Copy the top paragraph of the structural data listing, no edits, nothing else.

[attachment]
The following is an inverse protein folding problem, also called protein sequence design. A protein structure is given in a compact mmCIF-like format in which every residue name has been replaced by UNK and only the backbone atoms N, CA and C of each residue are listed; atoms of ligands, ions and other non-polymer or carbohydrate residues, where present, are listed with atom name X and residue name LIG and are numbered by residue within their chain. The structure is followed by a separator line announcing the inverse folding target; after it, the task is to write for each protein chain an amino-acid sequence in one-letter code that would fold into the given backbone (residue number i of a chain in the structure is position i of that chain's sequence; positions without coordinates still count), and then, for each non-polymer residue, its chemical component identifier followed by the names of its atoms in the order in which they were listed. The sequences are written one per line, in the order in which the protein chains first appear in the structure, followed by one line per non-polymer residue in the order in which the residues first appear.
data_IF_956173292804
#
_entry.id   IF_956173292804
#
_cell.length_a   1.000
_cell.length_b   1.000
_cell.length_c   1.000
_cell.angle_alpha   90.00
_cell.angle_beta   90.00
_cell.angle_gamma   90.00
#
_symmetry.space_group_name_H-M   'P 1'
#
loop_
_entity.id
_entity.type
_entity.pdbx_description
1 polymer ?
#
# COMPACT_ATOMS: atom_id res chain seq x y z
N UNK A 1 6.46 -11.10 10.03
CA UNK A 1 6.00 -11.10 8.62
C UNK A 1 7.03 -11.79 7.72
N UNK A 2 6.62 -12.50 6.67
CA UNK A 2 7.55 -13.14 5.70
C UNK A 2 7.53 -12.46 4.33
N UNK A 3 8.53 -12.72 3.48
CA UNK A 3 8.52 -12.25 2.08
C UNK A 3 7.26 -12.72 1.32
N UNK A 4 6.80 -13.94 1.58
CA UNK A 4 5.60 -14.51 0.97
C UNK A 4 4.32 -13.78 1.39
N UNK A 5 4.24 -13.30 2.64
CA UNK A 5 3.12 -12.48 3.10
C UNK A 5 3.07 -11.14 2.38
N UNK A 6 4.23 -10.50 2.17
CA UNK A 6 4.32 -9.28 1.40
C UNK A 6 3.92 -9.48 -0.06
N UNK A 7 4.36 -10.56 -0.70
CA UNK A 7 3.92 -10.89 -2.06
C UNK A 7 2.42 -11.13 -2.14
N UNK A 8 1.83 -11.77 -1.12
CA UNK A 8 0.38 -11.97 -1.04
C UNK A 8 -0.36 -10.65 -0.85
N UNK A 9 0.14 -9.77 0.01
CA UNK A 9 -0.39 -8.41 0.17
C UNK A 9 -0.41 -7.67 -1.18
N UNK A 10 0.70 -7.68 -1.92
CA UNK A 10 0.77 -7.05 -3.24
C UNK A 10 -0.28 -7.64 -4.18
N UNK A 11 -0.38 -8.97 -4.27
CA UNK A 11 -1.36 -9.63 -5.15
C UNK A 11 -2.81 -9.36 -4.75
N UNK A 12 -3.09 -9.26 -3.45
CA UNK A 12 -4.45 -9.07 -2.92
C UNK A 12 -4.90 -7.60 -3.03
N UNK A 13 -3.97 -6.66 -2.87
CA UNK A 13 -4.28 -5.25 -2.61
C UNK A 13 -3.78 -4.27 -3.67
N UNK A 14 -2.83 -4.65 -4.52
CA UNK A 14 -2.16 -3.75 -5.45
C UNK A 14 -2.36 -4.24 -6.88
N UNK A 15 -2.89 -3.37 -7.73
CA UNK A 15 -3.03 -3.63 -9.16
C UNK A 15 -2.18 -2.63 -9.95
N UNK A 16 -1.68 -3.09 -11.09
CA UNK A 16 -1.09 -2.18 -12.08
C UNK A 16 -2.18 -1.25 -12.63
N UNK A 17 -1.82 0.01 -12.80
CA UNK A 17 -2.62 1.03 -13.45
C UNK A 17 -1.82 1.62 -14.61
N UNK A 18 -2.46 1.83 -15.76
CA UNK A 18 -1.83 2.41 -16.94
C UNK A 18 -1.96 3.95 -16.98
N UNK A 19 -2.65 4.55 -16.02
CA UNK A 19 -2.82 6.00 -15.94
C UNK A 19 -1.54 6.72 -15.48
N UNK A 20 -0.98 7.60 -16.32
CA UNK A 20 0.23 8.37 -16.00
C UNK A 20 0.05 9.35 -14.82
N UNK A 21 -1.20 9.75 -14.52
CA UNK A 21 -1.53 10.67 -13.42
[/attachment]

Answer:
The following is an inverse protein folding problem, also called protein sequence design. A protein structure is given in a compact mmCIF-like format in which every residue name has been replaced by UNK and only the backbone atoms N, CA and C of each residue are listed; atoms of ligands, ions and other non-polymer or carbohydrate residues, where present, are listed with atom name X and residue name LIG and are numbered by residue within their chain. The structure is followed by a separator line announcing the inverse folding target; after it, the task is to write for each protein chain an amino-acid sequence in one-letter code that would fold into the given backbone (residue number i of a chain in the structure is position i of that chain's sequence; positions without coordinates still count), and then, for each non-polymer residue, its chemical component identifier followed by the names of its atoms in the order in which they were listed. The sequences are written one per line, in the order in which the protein chains first appear in the structure, followed by one line per non-polymer residue in the order in which the residues first appear.